Amazon's Alexa research team has developed complex voice recognition models that work offline, it seems. The company has published all the necessary info on its official website, and this seems to be a big deal when it comes to usability of voice assistants, as pretty much every voice assistant performs speech recognition in the cloud, well, for the most part at least, as really powerful servers are needed for something like that to take place.
The Alexa Machine Learning team has managed to develop navigation, temperature control, and music playback algorithms which can process speech-recognition locally, without the need for an Internet connection. The Alexa Machine Learning team will present the results of its research at this year's Interspeech machine learning conference in India, though some info was given now, of course. That very same research team went on to explain that natural language processing models have significant memory footprints, at least in most instances, while Alexa's Skills (third-party apps which extend Alexa's functionality) are loaded on demand, which creates latency to voice recognition as a result.
In order to amend such issues, and a number of others, the Alexa Machine Learning team opted for a two-way solution, parameter quantization, and perfect feature hashing. Quantization is basically a process of converting a continuous range of values into a finite range of discrete values, explains Alexa's Machine Learning team, while hash functions presented a problem for them. Hash functions tend to result in collision, or in some instances related values that don't map to the same coarse location in the list of caches, and that can result in quite a few errors along the way. The company's research team opted for perfect hashing in order to amend such issues, as perfect hashing maps a specific number of data items to the same number of memory slots, so it avoids any issues along the way.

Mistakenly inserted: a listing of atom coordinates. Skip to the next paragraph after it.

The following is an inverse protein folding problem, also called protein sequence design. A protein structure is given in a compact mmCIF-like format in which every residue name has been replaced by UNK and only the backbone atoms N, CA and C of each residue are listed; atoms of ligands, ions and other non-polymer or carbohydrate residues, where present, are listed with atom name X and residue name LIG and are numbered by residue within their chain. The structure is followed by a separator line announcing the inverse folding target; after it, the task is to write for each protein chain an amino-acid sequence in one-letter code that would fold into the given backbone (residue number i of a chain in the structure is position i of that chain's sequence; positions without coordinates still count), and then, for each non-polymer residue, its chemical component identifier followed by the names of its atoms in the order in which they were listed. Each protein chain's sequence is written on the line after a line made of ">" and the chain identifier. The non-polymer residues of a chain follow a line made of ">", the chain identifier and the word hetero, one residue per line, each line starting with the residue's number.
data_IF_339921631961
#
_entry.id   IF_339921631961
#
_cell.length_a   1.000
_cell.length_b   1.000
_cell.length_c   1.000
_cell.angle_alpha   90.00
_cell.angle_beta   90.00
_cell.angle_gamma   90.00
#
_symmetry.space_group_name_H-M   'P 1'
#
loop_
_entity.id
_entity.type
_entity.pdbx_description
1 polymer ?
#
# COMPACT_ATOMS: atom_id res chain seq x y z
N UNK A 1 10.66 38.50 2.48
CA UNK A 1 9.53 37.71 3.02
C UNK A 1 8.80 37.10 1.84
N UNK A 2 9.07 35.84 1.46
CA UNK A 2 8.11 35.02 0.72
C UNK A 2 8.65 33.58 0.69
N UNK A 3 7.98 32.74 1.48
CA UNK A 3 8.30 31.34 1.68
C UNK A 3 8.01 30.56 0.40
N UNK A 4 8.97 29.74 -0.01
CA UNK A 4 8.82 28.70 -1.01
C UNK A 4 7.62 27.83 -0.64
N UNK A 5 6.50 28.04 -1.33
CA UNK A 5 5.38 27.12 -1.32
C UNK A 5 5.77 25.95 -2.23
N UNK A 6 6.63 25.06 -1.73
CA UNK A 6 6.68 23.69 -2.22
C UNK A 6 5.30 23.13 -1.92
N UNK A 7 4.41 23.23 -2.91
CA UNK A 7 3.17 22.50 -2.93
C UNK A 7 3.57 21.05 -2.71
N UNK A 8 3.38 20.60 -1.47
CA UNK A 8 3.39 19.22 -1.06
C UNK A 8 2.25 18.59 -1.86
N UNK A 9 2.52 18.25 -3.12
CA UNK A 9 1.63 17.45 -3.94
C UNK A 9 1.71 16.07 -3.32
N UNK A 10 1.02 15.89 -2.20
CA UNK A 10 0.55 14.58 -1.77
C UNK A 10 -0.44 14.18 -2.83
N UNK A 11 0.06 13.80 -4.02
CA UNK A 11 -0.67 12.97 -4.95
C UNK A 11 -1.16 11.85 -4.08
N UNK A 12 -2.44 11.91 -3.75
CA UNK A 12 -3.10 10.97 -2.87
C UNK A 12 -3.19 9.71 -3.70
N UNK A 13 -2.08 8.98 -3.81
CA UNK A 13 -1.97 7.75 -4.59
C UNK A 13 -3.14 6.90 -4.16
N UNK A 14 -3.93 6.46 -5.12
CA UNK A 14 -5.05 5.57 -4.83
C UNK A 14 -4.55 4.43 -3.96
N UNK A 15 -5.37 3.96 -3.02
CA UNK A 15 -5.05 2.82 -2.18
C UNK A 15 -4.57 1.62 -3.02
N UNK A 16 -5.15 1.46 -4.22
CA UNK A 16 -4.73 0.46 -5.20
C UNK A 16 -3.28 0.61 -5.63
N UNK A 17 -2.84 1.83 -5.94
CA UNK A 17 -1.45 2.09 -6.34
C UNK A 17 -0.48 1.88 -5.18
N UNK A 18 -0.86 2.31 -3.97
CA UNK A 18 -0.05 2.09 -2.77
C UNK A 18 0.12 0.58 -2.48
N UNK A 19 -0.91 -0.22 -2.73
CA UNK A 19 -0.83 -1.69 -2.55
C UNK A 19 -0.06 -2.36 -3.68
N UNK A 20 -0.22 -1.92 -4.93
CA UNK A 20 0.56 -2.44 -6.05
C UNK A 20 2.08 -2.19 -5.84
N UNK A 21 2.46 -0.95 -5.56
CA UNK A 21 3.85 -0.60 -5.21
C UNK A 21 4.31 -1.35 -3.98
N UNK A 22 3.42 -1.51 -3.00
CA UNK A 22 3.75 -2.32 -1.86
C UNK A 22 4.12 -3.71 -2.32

As a result of everything, they managed to reduce memory usage 14-fold, which is, needless to say, a lot. Interestingly enough, Amazon's Alexa Machine Learning team claims that such reduction did not affect accuracy at all, as the offline algorithms performed almost identically to the regular ones.